The Babylonian Luni-Solar Calendar. The Mesopotamian calendar was a luni-solar calendar, based on the lunar month and the solar year and day. The basic unit was the month, which began on the evening of the first sighting of the new moon. It lasted twenty-nine or thirty days, depending on when the first crescent of the moon became visible again. There is no evidence for a thirty-one-day month, so it is likely that if thirty days had passed since the previous first visibility, a new month was begun even if weather conditions prevented sighting of the crescent. By the fifth century b.c.e., the beginning of the month could be determined by computation, but cuneiform texts suggest that actual observations of first visibility were still relied on well into the Seleucid period (311–129 b.c.e.). The year began in the spring, in the month of Nisannu (comparable to March/April). Of course, the calendar of lunar months did not stay in line with the solar year. Twelve revolutions of the moon around the earth (twelve lunar, or synodic, months) are about eleven days shorter than the solar year, the time it takes the sun, moving eastward, to make a full revolution of travel from its starting point and back again. Thus, Mesopotamians had the problem of keeping the twelve-lunar-month year in step with the solar agricultural year, so that the seasons fell at more or less the same point of the calendrical year every year.
Intercalation. From at least the late third millennium b.c.e., when it was felt that the seasons had become sufficiently displaced from the calendar, a thirteenth, or intercalary, month was added to the year at any time. Somewhat later, in the early second millennium b.c.e., only months VI and XII were intercalated. This step was taken according to royal command or on the advice of temple officials. From about 500 b.c.e. on, a nineteen-year cycle of intercalations began to be used consistently. This cycle is often attributed to the late fifth-century Greek astronomer Meton of Athens, and it is commonly called “the Metonic Cycle,” but it was known and used by the Babylonians long before his time. In this scheme, additional months were added according to specific guidelines, and the pattern was repeated every 19 years, or 235 months. The traditional Jewish calendar was taken from the Mesopotamian calendar, the only difference being that the Babylonian year began in the spring, while the Jewish year begins in the fall. Most Jewish month names are similar to their first millennium b.c.e. Babylonian counterparts.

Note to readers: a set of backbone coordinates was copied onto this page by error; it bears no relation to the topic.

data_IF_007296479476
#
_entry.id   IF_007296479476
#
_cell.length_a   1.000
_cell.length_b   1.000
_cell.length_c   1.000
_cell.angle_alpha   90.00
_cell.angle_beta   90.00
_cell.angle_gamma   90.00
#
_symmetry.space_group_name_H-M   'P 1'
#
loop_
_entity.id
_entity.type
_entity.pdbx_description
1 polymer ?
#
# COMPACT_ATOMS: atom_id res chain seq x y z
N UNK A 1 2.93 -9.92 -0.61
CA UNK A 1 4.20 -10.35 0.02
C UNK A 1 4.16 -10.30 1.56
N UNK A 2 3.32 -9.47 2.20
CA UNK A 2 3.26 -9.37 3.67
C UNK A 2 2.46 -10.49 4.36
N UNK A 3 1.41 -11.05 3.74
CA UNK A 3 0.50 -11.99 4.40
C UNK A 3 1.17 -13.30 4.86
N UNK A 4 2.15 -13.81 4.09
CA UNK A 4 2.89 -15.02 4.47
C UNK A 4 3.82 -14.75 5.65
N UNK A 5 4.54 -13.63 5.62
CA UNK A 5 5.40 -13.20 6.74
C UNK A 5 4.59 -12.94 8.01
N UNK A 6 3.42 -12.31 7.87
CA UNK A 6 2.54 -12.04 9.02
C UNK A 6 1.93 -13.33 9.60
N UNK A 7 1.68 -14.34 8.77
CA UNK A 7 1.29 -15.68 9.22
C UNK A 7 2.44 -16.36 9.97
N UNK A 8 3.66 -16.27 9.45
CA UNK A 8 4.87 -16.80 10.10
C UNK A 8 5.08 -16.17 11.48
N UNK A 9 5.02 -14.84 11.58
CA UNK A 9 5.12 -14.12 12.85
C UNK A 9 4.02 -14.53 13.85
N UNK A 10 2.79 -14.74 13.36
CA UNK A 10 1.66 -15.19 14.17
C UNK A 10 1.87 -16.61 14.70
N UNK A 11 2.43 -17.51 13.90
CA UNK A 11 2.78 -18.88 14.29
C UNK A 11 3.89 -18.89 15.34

Procedure for Intercalation. The 19-year cycle of intercalations called for the addition of 7 intercalary months throughout every period of 19 years. The 19 years were composed of 12 years with 12 months each plus 7 years with 13 months each. These 7 years with intercalary months were made up of 6 years with a second month XII, called Addaru II, and 1 year with a second month VI, known as Ululu II.
Asger Aaboe, Episodes From the Early History of Astronomy (New York, Berlin & Heidelberg: Springer, 2001).
John Britton and C. B. F. Walker, “Astronomy and Astrology in Mesopotamia,” in Astronomy Before the Telescope, edited by Walker (London: Published for the Trustees of the British Museum by the British Museum Press, 1996), pp. 42–67.
Francesca Rochberg, “Astronomy and Calendars in Ancient Mesopotamia,” in Civilizations of the Ancient Near East, 4 volumes, edited by JackM. Sasson (New York: Scribners, 1995), III: 1925–1940.
Ronald Wallenfels, “30 Ajjaru 219 SE = 19 June 93 BCE,” Nouvelles Assyri-ologiques Brèves et Utilitaires (1992): 37, no. 46.